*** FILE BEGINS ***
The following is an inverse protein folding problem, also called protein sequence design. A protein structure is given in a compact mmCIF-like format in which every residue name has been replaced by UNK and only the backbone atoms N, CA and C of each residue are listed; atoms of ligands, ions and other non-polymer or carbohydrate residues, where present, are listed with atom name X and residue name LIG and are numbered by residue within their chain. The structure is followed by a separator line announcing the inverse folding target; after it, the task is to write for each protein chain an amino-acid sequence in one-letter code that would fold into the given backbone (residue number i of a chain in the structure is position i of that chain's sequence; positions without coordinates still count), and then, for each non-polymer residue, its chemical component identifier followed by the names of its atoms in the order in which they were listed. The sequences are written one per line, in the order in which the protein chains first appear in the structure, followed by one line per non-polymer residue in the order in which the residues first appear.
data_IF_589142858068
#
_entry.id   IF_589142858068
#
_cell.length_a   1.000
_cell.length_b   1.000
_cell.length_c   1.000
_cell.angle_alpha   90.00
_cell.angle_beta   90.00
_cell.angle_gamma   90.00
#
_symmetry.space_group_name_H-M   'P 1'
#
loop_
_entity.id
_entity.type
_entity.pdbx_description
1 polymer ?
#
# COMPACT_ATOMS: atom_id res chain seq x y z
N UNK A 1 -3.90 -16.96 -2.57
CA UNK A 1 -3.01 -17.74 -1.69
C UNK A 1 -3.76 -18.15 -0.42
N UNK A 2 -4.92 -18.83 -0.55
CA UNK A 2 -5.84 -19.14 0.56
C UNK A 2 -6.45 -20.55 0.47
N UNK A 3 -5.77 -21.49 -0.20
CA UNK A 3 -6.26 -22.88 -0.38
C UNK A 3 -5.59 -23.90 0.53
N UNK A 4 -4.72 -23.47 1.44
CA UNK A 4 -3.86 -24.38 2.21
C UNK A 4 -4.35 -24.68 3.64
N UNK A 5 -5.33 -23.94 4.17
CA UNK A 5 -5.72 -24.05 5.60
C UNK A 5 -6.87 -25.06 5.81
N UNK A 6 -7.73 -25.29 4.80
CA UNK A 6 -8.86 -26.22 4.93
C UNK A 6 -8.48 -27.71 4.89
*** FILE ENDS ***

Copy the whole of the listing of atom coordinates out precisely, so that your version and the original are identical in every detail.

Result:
The following is an inverse protein folding problem, also called protein sequence design. A protein structure is given in a compact mmCIF-like format in which every residue name has been replaced by UNK and only the backbone atoms N, CA and C of each residue are listed; atoms of ligands, ions and other non-polymer or carbohydrate residues, where present, are listed with atom name X and residue name LIG and are numbered by residue within their chain. The structure is followed by a separator line announcing the inverse folding target; after it, the task is to write for each protein chain an amino-acid sequence in one-letter code that would fold into the given backbone (residue number i of a chain in the structure is position i of that chain's sequence; positions without coordinates still count), and then, for each non-polymer residue, its chemical component identifier followed by the names of its atoms in the order in which they were listed. The sequences are written one per line, in the order in which the protein chains first appear in the structure, followed by one line per non-polymer residue in the order in which the residues first appear.
data_IF_589142858068
#
_entry.id   IF_589142858068
#
_cell.length_a   1.000
_cell.length_b   1.000
_cell.length_c   1.000
_cell.angle_alpha   90.00
_cell.angle_beta   90.00
_cell.angle_gamma   90.00
#
_symmetry.space_group_name_H-M   'P 1'
#
loop_
_entity.id
_entity.type
_entity.pdbx_description
1 polymer ?
#
# COMPACT_ATOMS: atom_id res chain seq x y z
N UNK A 1 -3.90 -16.96 -2.57
CA UNK A 1 -3.01 -17.74 -1.69
C UNK A 1 -3.76 -18.15 -0.42
N UNK A 2 -4.92 -18.83 -0.55
CA UNK A 2 -5.84 -19.14 0.56
C UNK A 2 -6.45 -20.55 0.47
N UNK A 3 -5.77 -21.49 -0.20
CA UNK A 3 -6.26 -22.88 -0.38
C UNK A 3 -5.59 -23.90 0.53
N UNK A 4 -4.72 -23.47 1.44
CA UNK A 4 -3.86 -24.38 2.21
C UNK A 4 -4.35 -24.68 3.64
N UNK A 5 -5.33 -23.94 4.17
CA UNK A 5 -5.72 -24.05 5.60
C UNK A 5 -6.87 -25.06 5.81
N UNK A 6 -7.73 -25.29 4.80
CA UNK A 6 -8.86 -26.22 4.93
C UNK A 6 -8.48 -27.71 4.89